" I permit to speak at every hazard..."

So we finished Gulliver's Travels in the first-year honors seminar on Friday, and my little project to get the students talking more seems to be working.

On Monday I had them discuss the second voyage, especially the Brobdingnag King's declaration that we were the most "odious race of vermin nature ever suffered to crawl upon the face of the earth."  I split them into four groups and gave them 25 minutes to mount a defense of humanity to a race of aliens who had decided we were verminous.  Each group got five minutes to defend while the other groups gave them alien rebuttals.

On Wednesday they went into groups again to compare technology today to the crackpot schemes Gulliver encountered in the Academy of Lagado.  I mean really.  Is getting ethanol from corn any less crazy than extracting sunlight from cucumbers?   On Friday I asked them to propose their own questions and lead discussion over the fourth voyage.  Me?  I stood around a lot, listening, watching them argue and shrugging my shoulders whenever they looked up at me to see if they were on the right track.  They call this teaching with your mouth shut.  I hate to admit it, but it's often the best teaching I do.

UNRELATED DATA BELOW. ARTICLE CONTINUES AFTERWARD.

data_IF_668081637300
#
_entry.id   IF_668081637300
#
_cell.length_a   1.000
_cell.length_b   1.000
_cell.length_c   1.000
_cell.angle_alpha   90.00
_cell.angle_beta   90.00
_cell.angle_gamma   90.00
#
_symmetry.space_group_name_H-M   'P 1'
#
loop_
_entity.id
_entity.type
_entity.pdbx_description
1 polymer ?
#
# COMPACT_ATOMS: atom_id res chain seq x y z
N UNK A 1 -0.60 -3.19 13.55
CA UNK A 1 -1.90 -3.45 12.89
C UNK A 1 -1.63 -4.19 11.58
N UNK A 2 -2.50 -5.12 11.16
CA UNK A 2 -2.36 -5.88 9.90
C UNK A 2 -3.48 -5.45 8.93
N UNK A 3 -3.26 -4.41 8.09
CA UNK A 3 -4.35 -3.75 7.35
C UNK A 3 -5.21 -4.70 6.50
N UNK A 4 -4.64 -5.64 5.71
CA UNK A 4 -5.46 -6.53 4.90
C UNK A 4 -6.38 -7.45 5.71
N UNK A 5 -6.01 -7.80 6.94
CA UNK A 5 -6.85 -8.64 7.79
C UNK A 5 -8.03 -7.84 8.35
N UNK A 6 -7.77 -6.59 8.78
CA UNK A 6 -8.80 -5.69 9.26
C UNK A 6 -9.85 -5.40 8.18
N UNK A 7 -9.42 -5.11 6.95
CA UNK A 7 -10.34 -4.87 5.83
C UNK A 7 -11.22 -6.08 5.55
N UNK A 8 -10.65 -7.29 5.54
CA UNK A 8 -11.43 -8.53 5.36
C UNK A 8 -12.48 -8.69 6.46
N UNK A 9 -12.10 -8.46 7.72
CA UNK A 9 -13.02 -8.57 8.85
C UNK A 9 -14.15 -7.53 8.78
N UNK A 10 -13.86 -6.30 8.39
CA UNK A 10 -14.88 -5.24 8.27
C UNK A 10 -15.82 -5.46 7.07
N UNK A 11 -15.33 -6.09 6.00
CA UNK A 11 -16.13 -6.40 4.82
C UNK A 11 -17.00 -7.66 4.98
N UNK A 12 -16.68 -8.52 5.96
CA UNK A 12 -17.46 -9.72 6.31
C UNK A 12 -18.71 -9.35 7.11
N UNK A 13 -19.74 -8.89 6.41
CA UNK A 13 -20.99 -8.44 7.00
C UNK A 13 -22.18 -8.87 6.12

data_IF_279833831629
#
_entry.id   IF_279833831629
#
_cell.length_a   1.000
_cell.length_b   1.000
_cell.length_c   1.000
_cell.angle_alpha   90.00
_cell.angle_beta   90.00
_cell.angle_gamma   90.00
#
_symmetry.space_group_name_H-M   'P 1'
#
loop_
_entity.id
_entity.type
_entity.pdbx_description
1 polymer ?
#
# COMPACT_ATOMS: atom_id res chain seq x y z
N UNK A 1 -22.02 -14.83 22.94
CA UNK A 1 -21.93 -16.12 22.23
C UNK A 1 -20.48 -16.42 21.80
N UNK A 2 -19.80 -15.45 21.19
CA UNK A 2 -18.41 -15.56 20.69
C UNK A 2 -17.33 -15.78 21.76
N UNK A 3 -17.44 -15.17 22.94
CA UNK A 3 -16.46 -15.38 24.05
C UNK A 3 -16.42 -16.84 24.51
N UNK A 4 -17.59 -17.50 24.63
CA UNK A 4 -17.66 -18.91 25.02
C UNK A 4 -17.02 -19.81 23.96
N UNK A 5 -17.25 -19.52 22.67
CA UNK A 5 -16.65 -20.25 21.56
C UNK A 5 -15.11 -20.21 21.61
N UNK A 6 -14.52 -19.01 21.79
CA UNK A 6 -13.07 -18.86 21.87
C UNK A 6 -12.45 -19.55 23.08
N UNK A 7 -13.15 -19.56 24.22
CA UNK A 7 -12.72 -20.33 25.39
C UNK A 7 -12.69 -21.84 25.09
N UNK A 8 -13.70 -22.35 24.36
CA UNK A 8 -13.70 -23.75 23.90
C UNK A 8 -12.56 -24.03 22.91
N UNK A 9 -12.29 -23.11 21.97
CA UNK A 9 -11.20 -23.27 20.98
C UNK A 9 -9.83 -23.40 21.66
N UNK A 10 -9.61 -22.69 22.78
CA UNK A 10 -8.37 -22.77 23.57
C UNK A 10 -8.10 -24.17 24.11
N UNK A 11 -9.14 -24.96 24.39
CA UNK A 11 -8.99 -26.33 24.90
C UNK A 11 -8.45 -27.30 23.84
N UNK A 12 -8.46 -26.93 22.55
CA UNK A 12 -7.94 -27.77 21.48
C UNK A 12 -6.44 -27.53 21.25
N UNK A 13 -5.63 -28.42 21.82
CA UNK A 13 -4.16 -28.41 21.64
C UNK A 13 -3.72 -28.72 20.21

Sure it can be frustrating watching them go down a conversational dead end, but they will find their way out of it if you wait long enough.  It's better than me droning on because it's learning they have constructed.  It's usually the right answer, too.

This is the upshot of the famous penny test, which I've swiped and used over the years to show students the advantages of group learning.  The exercise works like this: you show students a sheet with 15 versions of the face of a U.S. penny (Lincoln facing left, right; the date, motto and elements variously scrambled).  Then you ask each student to individually select the correct representation. With a large class you may have as many as 10 different answers.

Then put the students into groups of four or five.  Tell them they can only have one answer per group. Within 10 minutes the entire room talks itself  into two answers (one of these will be right and the other will differ in only one small detail).

I've done this many  times and it's amazing how just getting them talking to each other, comparing assumptions, eliminating possibilities and finding consensus improves their accuracy and understanding.  I guess it doesn't matter how you get them to run the ideas through their heads (writing, testing, talking), just so long as you do.

The give-and-take of ideas is something we do quite easily.  For hundreds of thousands of years people sat around a fire, talking and teaching each other how to knap spear points. A yakking professor in front of a lecture hall is actually a fairly recent innovation. And I'm not sure it's much of an improvement.


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